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Feb 26, 2021 Matt Venuto

How the MTA Tax Works in New York

How the MTA Tax Works in New York

In the thorny jungle of New York state taxation, very little is more ambiguous, less understood and possibly more resented than the Metropolitan Commuter Transportation Mobility Tax (MCTMT), also known as the "MTA Tax." Relatively speaking, it's a small tax. However, it requires detailed calculations, and liability can fluctuate per quarter, so the employer must be on top of it four times per year per employee.

Here's how it works: The MTA Tax is imposed within the far-reaching Metropolitan Commuter Transportation District. It includes the five New York City boroughs — Manhattan, Bronx, Brooklyn, Queens and Staten Island — as well as Rockland, Nassau, Suffolk, Orange, Putnam, Dutchess and Westchester counties, the most populous counties in the state. The tax was designed to help shoulder the public-service burden created by employers and self-employed individuals who work in the state and regularly utilize New York City public transportation services.

There are four broad factors used to determine whether an employee is a "covered employee" — that is, has a connection to the MCTD: (1) localization, (2) base of operations, (3) place of direction and control and (4) residence. If an employee meets any of these tests, the individual is considered a covered employee for MCTMT purposes. More information about these complex tests is available from the state taxation and finance department.

While there are several exemptions, the MTA tax applies to those required to withhold New York state income tax from wages, when payroll expense exceeds $312,500 in any calendar quarter. While the rates are relatively low, the amount due is your payroll expense for all covered employees per calendar quarter multiplied by the applicable MCTMT rate (0.11%, 0.23% or 0.34%). To be compliant, employers must file Form MTA-305, Employer's Quarterly Metropolitan Commuter Transportation Mobility Tax Return. Wages and other compensation, including bonuses or commissions, subject to Social Security taxes and railroad retirement taxes, paid to covered employees are considered "payroll expenses" as far as MCTMT liability is concerned.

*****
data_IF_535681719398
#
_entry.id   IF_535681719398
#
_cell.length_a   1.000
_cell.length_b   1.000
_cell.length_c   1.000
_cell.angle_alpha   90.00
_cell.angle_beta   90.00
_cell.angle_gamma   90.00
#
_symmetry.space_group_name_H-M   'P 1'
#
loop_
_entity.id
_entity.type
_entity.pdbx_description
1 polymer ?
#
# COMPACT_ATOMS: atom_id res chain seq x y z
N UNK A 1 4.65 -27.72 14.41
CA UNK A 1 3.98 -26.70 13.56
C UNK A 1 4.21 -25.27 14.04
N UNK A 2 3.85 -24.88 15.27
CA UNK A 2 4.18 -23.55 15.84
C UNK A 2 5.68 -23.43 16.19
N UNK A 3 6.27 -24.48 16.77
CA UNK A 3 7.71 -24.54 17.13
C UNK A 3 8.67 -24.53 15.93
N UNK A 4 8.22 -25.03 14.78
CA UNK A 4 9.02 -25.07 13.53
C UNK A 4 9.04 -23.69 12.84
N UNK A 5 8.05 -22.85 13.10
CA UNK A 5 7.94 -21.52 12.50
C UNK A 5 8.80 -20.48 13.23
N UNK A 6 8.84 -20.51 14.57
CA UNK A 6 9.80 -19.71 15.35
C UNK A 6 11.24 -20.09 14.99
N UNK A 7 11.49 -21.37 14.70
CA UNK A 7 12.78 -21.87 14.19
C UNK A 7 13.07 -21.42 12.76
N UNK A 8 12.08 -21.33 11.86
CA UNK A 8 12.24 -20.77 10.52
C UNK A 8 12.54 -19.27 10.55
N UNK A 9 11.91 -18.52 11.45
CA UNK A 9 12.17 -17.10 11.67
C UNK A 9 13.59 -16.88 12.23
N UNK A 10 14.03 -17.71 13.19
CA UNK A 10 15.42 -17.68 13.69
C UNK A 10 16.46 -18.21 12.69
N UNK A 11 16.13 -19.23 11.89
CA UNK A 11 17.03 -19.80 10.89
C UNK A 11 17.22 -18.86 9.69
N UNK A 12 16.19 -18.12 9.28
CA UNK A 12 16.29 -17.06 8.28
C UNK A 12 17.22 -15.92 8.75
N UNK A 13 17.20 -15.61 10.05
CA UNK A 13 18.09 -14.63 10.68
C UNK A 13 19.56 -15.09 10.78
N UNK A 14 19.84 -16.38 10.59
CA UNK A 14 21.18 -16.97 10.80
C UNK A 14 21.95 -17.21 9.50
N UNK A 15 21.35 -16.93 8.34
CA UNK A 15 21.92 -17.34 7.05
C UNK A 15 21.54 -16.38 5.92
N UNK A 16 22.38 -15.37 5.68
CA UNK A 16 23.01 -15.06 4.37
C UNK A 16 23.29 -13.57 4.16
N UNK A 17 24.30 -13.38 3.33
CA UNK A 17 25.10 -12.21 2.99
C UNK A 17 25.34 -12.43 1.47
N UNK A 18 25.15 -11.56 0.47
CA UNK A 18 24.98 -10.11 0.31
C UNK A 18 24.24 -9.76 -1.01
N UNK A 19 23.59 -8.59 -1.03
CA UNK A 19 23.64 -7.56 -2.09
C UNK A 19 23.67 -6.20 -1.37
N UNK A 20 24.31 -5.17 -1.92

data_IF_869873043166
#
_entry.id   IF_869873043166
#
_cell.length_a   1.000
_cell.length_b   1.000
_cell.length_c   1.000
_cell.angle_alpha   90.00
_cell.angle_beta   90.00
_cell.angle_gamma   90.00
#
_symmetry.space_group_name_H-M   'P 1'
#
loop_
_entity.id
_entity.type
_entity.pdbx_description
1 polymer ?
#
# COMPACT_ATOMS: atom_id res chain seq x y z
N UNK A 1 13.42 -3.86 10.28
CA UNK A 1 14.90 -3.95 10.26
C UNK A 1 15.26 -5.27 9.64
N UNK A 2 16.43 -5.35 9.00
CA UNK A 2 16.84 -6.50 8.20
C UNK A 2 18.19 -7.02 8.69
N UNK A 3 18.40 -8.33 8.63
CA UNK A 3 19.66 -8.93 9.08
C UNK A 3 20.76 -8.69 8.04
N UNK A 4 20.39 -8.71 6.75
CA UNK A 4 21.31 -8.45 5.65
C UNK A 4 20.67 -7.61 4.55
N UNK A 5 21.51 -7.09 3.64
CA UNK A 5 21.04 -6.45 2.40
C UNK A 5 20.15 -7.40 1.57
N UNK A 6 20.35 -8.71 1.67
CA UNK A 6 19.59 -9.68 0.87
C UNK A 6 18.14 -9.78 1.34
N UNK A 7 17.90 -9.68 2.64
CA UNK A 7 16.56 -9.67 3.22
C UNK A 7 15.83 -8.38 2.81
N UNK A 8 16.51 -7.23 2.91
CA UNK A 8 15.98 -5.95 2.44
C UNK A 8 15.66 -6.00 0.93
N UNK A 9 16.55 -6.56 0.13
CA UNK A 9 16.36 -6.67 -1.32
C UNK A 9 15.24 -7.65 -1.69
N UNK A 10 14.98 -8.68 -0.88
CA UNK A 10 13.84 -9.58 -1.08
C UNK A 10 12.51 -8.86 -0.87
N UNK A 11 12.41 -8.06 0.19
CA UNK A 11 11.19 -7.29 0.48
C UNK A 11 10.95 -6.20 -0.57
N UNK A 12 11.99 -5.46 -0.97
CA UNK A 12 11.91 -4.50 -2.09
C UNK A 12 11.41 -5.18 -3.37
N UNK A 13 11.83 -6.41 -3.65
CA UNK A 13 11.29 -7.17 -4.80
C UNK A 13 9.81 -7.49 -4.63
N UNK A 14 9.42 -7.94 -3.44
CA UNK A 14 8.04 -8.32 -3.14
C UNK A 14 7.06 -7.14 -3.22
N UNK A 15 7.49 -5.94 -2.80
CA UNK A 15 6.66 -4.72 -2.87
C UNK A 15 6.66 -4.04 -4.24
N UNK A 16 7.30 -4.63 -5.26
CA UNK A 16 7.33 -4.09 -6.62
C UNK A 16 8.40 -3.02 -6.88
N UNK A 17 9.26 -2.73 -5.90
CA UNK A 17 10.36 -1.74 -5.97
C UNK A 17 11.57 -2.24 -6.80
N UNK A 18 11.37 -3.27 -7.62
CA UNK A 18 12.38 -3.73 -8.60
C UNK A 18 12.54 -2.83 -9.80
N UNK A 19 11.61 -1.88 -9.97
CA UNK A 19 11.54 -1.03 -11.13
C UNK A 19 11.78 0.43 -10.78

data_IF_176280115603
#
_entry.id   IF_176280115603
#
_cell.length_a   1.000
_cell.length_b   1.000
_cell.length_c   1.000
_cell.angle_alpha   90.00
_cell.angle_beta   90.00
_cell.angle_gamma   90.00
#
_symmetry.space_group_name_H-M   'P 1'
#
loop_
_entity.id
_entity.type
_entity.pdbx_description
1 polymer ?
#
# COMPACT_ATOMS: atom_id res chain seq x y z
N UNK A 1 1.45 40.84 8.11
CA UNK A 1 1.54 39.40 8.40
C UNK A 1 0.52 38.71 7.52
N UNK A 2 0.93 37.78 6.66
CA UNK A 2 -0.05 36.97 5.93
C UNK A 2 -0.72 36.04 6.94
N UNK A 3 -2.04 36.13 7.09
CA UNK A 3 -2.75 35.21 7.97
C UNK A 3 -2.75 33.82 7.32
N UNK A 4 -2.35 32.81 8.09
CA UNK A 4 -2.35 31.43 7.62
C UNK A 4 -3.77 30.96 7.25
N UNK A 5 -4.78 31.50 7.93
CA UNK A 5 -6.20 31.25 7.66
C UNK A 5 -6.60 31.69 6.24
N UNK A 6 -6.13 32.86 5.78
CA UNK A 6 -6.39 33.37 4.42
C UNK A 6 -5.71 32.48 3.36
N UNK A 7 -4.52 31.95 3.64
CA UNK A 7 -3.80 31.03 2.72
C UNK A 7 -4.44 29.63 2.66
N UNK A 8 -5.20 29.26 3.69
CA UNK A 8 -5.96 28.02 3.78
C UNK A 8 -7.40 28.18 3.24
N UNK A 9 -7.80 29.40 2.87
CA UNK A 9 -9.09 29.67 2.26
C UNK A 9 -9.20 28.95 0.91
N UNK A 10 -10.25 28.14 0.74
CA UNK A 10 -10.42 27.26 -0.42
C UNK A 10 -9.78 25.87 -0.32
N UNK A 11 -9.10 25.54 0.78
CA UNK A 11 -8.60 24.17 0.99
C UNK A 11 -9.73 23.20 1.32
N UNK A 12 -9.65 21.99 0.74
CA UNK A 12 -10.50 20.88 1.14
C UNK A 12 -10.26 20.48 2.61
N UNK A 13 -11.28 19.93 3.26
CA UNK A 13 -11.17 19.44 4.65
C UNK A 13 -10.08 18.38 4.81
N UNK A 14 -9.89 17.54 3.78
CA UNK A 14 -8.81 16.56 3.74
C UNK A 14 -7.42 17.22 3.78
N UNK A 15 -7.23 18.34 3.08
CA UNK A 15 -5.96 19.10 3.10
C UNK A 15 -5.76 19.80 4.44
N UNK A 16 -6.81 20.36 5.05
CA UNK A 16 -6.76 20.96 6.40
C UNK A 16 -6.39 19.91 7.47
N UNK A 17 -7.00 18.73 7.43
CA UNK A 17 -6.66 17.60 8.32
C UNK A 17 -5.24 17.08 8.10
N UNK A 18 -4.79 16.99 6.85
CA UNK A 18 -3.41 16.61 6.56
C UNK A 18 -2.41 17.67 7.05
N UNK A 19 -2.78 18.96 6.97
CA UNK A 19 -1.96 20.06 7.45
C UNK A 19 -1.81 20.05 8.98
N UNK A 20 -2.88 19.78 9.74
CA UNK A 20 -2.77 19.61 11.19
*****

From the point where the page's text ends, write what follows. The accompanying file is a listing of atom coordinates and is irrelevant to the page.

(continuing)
If a partnership or a limited liability company is doing business within the MCTD, each partner will be subject to the MCTMT based on his or her share of the partnership's net earnings from self-employment allocated to the MCTD. Partnerships that meet certain conditions are permitted to file one group reconciliation return on behalf of its partners, both resident and nonresident, who elect to participate in a group return. A partnership is eligible to file a group return if it has two or more qualified partners who elect to file as a group and each partner in the group has the same filing period and appoints as a group agent one partner who is subsequently designated to act as the agent in MCTMT payment matters. (This is just a summary — there may be other relevant provisions and exceptions applicable to your firm.)

The tax is due on the last day of the month following the end of the previous quarter: April 30, July 31, Oct. 31 and Jan. 31. Depending on income, -your MTA tax liability can fluctuate per quarter, and refunds can be filed should you overpay. MCTMT returns must be filed online and are due on the last day of each quarter. No extensions to file or pay the tax are available.

This is just an introduction — the rules and exceptions can be complex. Not sure if the MCTMT applies to you or how to calculate it? Let us know, and we can help!

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Published by Matt Venuto February 26, 2021